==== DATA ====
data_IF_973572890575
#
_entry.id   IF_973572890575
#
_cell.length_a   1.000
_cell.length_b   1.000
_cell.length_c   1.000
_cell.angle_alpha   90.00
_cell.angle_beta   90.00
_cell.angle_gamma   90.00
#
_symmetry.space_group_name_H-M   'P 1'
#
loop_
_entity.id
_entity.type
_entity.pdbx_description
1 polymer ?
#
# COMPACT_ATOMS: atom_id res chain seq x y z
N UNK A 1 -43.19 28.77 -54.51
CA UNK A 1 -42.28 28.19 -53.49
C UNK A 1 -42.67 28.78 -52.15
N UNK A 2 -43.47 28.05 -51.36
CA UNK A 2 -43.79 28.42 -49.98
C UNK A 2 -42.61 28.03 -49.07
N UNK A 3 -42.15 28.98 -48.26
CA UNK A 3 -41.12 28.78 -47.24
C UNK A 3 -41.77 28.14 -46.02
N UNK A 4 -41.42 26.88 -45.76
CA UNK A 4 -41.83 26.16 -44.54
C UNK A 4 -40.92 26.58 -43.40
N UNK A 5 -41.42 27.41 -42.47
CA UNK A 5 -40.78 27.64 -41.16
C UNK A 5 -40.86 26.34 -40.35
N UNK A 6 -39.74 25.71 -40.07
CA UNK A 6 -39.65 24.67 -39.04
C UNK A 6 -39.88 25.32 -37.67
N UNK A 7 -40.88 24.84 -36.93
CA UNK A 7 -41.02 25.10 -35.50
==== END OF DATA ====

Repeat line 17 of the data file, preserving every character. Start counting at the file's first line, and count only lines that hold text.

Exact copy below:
_entity.pdbx_description